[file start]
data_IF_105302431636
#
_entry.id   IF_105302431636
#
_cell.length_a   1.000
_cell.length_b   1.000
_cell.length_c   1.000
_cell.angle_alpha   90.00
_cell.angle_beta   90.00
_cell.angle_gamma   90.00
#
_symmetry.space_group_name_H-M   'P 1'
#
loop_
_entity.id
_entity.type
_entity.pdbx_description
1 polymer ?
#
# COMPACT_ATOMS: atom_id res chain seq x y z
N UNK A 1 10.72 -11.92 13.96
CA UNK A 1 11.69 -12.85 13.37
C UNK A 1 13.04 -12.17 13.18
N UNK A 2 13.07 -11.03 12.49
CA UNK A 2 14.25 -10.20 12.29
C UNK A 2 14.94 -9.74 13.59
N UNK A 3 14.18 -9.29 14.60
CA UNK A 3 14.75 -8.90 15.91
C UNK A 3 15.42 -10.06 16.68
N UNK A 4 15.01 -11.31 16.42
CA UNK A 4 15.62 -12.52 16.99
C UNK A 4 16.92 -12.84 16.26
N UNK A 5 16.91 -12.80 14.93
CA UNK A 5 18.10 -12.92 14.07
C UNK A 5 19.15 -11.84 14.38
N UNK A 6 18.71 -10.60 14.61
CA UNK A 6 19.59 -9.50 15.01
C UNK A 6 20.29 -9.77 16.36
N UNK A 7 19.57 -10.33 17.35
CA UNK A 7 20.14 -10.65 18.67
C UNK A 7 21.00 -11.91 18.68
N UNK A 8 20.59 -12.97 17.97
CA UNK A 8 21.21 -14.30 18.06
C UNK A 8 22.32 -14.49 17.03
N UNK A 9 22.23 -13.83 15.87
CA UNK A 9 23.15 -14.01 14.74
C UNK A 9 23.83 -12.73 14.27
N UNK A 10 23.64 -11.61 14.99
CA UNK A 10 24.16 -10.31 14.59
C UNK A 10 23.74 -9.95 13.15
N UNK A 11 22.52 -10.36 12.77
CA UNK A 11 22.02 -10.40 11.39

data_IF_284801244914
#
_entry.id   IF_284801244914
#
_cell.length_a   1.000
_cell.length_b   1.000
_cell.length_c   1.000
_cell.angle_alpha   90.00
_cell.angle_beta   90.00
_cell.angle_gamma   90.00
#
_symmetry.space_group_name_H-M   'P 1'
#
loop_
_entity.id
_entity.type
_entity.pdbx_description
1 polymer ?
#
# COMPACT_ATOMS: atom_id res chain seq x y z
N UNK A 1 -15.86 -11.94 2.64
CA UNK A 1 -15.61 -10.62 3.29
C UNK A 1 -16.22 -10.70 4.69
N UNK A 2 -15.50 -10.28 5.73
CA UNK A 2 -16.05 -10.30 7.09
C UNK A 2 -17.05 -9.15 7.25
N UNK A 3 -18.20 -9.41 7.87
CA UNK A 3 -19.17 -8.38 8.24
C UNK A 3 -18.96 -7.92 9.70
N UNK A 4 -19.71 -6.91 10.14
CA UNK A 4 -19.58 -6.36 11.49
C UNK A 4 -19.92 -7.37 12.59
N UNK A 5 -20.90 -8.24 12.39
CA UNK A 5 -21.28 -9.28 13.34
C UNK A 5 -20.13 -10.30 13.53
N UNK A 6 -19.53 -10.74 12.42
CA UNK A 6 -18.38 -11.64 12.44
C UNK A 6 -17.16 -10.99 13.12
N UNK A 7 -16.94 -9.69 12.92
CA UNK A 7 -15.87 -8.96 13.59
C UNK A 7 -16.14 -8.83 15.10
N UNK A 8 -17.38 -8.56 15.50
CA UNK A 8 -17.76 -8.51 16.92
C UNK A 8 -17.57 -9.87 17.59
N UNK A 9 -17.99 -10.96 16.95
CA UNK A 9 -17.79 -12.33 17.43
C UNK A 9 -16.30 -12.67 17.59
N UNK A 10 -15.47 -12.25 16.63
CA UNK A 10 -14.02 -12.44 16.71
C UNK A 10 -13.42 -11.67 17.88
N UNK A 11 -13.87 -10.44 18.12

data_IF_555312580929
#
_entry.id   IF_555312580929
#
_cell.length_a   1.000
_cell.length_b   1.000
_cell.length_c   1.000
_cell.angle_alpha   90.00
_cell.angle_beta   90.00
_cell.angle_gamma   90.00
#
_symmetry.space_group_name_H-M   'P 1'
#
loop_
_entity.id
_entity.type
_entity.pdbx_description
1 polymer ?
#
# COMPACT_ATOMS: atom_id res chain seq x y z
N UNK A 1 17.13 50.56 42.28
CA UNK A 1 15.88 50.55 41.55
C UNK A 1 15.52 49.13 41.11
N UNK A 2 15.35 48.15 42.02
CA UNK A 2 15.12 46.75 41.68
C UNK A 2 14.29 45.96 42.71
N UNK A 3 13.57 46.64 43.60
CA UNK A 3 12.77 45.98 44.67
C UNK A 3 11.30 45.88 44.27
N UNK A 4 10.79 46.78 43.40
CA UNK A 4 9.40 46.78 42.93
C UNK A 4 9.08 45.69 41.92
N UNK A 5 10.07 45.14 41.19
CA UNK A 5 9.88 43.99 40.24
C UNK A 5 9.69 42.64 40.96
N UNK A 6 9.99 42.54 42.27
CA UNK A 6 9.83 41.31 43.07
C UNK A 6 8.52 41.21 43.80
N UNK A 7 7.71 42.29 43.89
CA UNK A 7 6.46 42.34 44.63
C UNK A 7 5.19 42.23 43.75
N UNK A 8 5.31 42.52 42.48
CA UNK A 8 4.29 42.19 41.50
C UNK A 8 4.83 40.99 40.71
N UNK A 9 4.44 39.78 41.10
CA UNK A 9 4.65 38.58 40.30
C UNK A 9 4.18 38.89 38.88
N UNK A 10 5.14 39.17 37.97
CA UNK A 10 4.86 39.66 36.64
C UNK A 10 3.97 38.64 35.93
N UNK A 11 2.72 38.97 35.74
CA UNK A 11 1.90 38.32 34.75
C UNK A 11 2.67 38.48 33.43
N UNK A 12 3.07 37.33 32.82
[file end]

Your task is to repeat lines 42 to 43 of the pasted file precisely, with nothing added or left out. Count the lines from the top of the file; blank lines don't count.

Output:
N UNK A 8 20.59 -12.97 17.97
CA UNK A 8 21.21 -14.30 18.06